The FCA has published the findings of its thematic review concerning complaint handling which identified four main barriers within firms that in the FCA’s view, prevents effective complaints handling under DISP:
- application of FCA dispute resolution rules (DISP)
- operational models
- the ability to conduct root cause analysis
The results of the thematic review provide firms with the following action points to consider, including:
- whether your complaints-handling policies and processes have the interests of consumers at its heart and to avoid a tick-box approach to compliance with the FCA’s dispute resolution rules
- review your definition of ‘complaint’ and ensure that staff are properly trained to understand its meaning and the meaning of related words, such as ‘material distress’ or ‘material inconvenience’
- check whether your systems and processes could inhibit accurate recordings of complaints and consider how this affects the ability to conduct root cause analysis. Examples of measures being introduced at some firms include significant training programmes, introducing best practice guidance and enhancing systems to make it easier for staff to categorise a complaint
- review your firm’s approach to root cause analysis by having greater consideration of tactical and strategic root causes for customer complaints and using a wider source of relevant data
- focus on consistency of redress and distress and inconvenience payments. Measures introduced by firms include: reviewing the quality assurance frameworks in place and ensuring that they are aligned across all business areas and annually testing and reviewing the use, purpose and suitability of any ‘calculators’ available to staff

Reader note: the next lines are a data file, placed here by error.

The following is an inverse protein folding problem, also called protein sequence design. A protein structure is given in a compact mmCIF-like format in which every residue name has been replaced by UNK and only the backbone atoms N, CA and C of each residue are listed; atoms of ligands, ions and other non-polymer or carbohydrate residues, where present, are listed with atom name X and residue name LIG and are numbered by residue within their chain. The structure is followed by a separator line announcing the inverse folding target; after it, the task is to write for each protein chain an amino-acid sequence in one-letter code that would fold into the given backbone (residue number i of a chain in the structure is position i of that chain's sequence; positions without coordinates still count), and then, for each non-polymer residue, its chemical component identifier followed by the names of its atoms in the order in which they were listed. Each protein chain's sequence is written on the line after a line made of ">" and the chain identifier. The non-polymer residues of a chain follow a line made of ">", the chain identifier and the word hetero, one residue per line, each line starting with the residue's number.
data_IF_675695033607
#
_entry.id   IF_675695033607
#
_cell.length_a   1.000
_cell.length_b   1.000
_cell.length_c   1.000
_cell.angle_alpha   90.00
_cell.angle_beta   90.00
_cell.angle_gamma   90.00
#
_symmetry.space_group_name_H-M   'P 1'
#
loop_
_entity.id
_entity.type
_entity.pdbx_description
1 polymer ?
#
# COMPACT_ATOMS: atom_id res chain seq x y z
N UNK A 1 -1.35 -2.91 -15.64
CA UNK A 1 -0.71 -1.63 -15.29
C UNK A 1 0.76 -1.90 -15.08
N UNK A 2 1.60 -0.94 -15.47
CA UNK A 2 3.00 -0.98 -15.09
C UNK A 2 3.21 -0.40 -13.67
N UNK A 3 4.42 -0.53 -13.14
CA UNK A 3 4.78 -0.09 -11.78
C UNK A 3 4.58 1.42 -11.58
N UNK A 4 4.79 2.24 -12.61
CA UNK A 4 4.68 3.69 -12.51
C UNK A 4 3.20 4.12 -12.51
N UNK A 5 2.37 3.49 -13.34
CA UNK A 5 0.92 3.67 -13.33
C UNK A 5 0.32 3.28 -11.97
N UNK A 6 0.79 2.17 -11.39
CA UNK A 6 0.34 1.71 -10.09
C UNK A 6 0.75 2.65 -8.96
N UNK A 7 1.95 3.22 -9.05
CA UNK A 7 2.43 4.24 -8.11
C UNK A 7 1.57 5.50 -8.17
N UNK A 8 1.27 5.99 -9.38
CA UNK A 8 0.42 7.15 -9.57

- identifying areas where improvement can be made as regards management information. For example, messaging, interpretation, quality metrics and use of targets.
We can expect to see further changes with respect to complaints handling. The FCA is currently considering proposed changes to its dispute resolution rules and it conducting further research in light of the recommendations in its review, with a view to developing policy proposals.
*Conflicts of interests in wealth management and private banking firms
The FCA has published a report on the findings from its thematic review on the conflicts of interest arising from wealth management and private banking firms’ use of in-house investment products (IHPs) in retail discretionary and advisory investment portfolios.
The review was carried out to assess whether wealth management firms and private banks identified and managed conflicts of interest that might arise when providing investment products manufactured within the same group or firm and put customer outcomes at risk.
While the review found that firms recognised the potential risks from conflicts of interest to their customers, their reputation and market integrity, the FCA found shortcomings and a lack of consistency in certain areas.
For example, the FCA identified that firms failed to show how IHPs fitted within their business model and strategy, and how they were aligned with customers’ interests. Communications with customers were not always clear about the nature of the firm’s services and the extent to which IHPs might feature in customer portfolios and some firms did not monitor the level of IHPs in customer portfolios, which could help to indicate how effectively they are managing conflicts.
Firms that were not involved in the review, which have access to IHPs, are expected to consider how their own arrangements meet the standards set out in the report and are advised to consider the FCA’s examples of good and bad practice provided in the report, to ensure these are reflected in firm policies and procedures.